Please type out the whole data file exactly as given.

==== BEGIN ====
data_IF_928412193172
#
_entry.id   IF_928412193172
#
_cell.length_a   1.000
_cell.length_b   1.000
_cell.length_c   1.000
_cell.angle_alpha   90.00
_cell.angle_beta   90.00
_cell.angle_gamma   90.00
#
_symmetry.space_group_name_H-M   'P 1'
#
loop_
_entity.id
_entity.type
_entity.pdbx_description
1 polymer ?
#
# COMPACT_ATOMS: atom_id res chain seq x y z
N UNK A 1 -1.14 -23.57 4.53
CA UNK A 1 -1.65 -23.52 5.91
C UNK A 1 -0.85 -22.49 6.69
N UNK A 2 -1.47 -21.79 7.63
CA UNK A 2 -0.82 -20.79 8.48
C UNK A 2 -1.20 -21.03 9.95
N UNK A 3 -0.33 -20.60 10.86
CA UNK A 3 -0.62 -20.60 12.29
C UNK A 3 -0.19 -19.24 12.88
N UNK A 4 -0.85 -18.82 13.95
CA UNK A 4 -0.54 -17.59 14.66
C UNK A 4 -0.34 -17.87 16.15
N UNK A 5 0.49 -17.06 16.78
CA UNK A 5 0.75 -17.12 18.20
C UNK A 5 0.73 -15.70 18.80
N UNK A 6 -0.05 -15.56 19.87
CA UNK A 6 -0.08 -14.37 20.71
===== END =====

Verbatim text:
data_IF_928412193172
#
_entry.id   IF_928412193172
#
_cell.length_a   1.000
_cell.length_b   1.000
_cell.length_c   1.000
_cell.angle_alpha   90.00
_cell.angle_beta   90.00
_cell.angle_gamma   90.00
#
_symmetry.space_group_name_H-M   'P 1'
#
loop_
_entity.id
_entity.type
_entity.pdbx_description
1 polymer ?
#
# COMPACT_ATOMS: atom_id res chain seq x y z
N UNK A 1 -1.14 -23.57 4.53
CA UNK A 1 -1.65 -23.52 5.91
C UNK A 1 -0.85 -22.49 6.69
N UNK A 2 -1.47 -21.79 7.63
CA UNK A 2 -0.82 -20.79 8.48
C UNK A 2 -1.20 -21.03 9.95
N UNK A 3 -0.33 -20.60 10.86
CA UNK A 3 -0.62 -20.60 12.29
C UNK A 3 -0.19 -19.24 12.88
N UNK A 4 -0.85 -18.82 13.95
CA UNK A 4 -0.54 -17.59 14.66
C UNK A 4 -0.34 -17.87 16.15
N UNK A 5 0.49 -17.06 16.78
CA UNK A 5 0.75 -17.12 18.20
C UNK A 5 0.73 -15.70 18.80
N UNK A 6 -0.05 -15.56 19.87
CA UNK A 6 -0.08 -14.37 20.71